[EDITOR’S NOTE: The following is a Letter to the Editor, written by a verified resident(s). It does not necessarily reflect the opinions of The B-Town Blog, nor its staff:]

Burien’s LEAD program

Burien is already a model of what steps toward integrating social services with a police force can look like. According to Chief Boe’s recent police services report (see https://drive.google.com/file/d/1IaLeXFoGyRs2BH87zgcTkyxS-w3ki4nB/view), Burien has the second lowest crime rate per capita in South King County despite our number of police officers (per resident) being the lowest in the region. While there are surely multiple factors at play, we attribute part of our success in this area to our LEAD program. 

LEAD traditionally stands for Law Enforcement Assisted Diversion, but now that referrals to the program can come from the community as well as police officers, it has come to be known as Let Everyone Advance with Dignity. The program outreaches to people who have become involved in the criminal legal system, have behavioral health challenges such as mental illness or drug addiction, and are living in extreme poverty. The potential participants could be engaging in criminal trespass, low-level drug offenses, prostitution or theft, among other illegal activites. LEAD brings together the professionals who encounter these individuals: police, prosecutors and case managers. Together these teams work with the clients using a harm reduction lens, that helps them improve their lives while also reducing harm on the community. This can include seeking supportive services, treatment, housing, health care or job training. They also track and monitor participants’ progress and work together to anticipate and prevent issues that may get in the way of success. 

Some clients come into the program at the point of arrest. If an officer thinks they are an appropriate client for LEAD, they can contact an outreach worker to come out immediately and screen them for the program and divert the client out of prosecution. This is not an easy path or a “one off”. The program’s success is in helping the participant to work hard to get their life on track, allowing them to become positive, contributing members of our community.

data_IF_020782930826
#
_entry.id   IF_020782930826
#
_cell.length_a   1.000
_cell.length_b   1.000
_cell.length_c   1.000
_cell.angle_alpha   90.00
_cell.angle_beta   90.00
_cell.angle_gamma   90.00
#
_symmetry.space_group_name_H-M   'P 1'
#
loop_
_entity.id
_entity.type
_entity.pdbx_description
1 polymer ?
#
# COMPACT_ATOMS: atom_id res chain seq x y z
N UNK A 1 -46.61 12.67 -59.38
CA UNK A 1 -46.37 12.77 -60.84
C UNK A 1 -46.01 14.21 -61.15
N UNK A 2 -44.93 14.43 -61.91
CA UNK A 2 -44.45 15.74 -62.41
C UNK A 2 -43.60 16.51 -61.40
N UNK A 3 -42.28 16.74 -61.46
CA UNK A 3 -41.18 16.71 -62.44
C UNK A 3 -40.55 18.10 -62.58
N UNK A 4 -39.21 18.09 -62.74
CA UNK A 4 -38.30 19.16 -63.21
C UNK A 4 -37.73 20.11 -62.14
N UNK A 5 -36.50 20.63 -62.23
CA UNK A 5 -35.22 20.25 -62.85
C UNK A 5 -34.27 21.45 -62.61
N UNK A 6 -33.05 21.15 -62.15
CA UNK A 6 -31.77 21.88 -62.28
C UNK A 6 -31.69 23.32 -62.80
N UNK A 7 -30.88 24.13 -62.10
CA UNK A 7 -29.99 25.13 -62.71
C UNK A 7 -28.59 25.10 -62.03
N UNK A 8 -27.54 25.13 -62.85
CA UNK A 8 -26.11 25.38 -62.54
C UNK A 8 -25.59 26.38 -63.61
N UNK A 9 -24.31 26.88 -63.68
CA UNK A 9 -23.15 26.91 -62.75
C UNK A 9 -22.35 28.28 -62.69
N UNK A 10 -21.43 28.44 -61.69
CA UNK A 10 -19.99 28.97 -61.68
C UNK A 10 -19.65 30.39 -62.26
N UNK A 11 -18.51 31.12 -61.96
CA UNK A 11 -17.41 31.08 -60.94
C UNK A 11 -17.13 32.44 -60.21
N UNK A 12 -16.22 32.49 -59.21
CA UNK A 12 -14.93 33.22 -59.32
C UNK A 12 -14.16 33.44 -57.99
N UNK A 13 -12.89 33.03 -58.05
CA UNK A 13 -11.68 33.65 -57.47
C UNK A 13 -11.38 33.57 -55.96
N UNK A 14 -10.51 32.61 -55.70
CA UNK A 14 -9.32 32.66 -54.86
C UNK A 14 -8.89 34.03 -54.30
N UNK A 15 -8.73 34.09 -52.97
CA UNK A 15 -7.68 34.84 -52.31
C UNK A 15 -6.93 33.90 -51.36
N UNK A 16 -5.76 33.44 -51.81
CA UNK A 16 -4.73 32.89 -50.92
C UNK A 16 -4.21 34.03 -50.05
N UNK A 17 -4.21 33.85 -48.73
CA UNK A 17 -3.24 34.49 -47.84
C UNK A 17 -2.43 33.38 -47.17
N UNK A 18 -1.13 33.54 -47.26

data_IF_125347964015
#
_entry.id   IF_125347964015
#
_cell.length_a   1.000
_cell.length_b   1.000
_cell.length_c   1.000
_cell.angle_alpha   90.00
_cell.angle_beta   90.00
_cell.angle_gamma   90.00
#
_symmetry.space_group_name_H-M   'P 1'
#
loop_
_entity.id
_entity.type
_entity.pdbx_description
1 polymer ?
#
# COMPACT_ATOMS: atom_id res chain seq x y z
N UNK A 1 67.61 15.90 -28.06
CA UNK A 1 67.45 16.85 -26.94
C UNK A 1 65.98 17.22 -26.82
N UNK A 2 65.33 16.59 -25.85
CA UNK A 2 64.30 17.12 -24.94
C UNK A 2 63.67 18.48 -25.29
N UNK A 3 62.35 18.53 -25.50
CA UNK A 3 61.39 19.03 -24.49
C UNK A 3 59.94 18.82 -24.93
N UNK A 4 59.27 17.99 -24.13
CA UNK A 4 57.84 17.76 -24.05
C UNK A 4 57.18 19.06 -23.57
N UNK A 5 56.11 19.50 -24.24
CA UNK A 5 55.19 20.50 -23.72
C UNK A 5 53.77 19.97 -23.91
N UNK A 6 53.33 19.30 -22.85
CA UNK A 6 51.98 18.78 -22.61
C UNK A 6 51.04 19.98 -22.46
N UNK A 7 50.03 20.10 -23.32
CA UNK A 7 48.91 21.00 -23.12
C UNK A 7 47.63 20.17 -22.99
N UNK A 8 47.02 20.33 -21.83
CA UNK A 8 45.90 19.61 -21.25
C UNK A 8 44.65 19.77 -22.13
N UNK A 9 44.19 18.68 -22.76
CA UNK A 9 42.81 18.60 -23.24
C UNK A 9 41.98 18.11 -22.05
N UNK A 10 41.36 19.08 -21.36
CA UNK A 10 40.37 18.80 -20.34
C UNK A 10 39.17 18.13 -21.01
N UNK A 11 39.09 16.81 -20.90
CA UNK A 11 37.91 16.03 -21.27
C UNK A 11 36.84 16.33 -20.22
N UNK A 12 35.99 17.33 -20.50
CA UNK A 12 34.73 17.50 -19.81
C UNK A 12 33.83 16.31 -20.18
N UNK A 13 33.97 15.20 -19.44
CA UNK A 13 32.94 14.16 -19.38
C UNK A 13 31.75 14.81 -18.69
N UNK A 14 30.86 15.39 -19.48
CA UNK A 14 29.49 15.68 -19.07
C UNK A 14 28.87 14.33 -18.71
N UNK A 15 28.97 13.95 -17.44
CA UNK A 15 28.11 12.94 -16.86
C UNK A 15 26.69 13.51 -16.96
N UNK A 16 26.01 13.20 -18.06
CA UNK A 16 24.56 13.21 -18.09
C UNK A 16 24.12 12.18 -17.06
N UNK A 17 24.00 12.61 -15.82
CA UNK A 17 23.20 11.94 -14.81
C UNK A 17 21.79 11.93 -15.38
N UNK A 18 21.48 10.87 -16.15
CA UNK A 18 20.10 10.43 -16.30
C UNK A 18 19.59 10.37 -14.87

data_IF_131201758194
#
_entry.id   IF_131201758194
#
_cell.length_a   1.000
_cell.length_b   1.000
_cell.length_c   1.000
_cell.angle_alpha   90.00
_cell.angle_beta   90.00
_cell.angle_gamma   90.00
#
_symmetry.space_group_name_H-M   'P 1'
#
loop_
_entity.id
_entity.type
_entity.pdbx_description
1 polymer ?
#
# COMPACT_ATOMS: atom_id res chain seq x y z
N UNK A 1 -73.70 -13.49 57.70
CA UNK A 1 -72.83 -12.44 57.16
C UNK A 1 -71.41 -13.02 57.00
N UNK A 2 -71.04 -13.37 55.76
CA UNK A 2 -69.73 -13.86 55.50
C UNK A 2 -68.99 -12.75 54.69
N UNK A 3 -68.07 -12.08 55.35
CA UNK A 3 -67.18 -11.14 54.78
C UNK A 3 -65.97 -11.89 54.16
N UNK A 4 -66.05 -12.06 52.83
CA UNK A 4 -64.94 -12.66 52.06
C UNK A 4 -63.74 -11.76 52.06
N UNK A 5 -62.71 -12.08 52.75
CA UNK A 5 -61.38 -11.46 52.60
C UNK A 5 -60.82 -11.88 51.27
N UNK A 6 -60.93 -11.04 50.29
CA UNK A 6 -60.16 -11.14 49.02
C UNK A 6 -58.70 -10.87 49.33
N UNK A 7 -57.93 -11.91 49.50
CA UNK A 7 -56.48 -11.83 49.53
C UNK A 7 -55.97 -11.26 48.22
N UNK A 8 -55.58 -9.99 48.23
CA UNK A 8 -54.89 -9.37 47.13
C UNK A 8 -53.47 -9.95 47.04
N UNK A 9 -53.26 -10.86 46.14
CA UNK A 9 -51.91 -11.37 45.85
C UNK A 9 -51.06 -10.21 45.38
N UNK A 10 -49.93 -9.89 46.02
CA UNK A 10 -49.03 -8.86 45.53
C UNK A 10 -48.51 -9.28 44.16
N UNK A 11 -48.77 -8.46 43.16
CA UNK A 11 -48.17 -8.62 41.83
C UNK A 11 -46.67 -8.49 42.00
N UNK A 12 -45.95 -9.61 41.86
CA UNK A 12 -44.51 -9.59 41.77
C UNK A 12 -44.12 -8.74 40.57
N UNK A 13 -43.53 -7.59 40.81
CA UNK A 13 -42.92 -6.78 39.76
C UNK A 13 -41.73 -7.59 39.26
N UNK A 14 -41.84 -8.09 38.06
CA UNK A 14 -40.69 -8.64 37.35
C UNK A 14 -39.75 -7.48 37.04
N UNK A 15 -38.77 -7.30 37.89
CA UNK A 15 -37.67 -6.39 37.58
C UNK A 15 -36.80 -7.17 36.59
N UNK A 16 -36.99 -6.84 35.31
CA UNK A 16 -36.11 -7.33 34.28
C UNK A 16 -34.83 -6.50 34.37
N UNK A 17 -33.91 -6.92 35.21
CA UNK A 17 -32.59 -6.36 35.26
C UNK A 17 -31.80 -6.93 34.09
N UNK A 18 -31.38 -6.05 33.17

LEAD’s mission is to reduce problematic behavior by addressing the whole person, something the traditional criminal legal system can not do. When successful, this is a benefit to the entire community. ACLU Burien People Power supports this view of justice as a process for making things right, rather than punishment as such. We advocate for the least punitive model that works. 

LEAD seems to be working. An evaluation by researchers at the University of Washington (see http://static1.1.sqspcdn.com/static/f/1185392/26121870/1428513375150/LEAD_EVALUATION_4-7-15.pdf?token=VeaWL8bE0pbbTSB9frFA8t4XEN8%3D) in 2015 showed that LEAD significantly reduced recidivism. People in LEAD were 58 percent less likely than people in the control group to be arrested. In Burien, LEAD has moved people into housing, treatment, and services. Burien officers note that their engagement with clients has improved, and that some who have had challenging relationships with the public are relating to the community better as well.

We are thankful that Burien’s LEAD program funding was renewed for another two years’ by King County. The program continues to need community support and awareness in order to be effective. While it has been in operation for two years, many are still unaware of the work that is happening in Burien. 

LEAD is not a quick fix or a cure-all solution, either for people in crisis or for crime prevention. A successful LEAD outcome removes one person from the cycle of arrest, brief incarceration and further arrests, without draconian sentencing or harsh punishment that is ineffective. Allowing LEAD to do what it is good at – pairing individuals with services – frees up Law Enforcement resources to be more active and proactive in other areas.

LEAD is also not a singular solution to the complex problems of poverty, homelessness, or drug addiction. Its core function is to reduce criminal behavior, which means that it only outreaches people who are already involved in the justice system. Our position is that the LEAD program is a step in the right direction and should be expanded in Burien to include more preventative services and identify people who do not have history with the justice system but who need the services it provides. 

LEAD is a successful model (https://www.leadbureau.org) that is being replicated throughout Washington and around the country. It works because it looks at the needs of the whole person, considers the community, and brings various stakeholders into conversation around the best solutions for each individual. Its mission and goals are rooted in justice. The program is nimble enough to adapt to new data and change with the times. The program works alongside our traditional legal system, doing  work that police officers regularly report not feeling trained or equipped for. It frees them up to focus their energy where it is needed, at the same time freeing up resources to expand preventative programs. To fully understand the program requires a shift in perspective for pretty much everyone involved. Burien is once again leading by example and we are so proud of our city’s willingness to take the LEAD.

Sarah Moore & Nancy Kick
Co-Chairs, ACLU Burien People Power 

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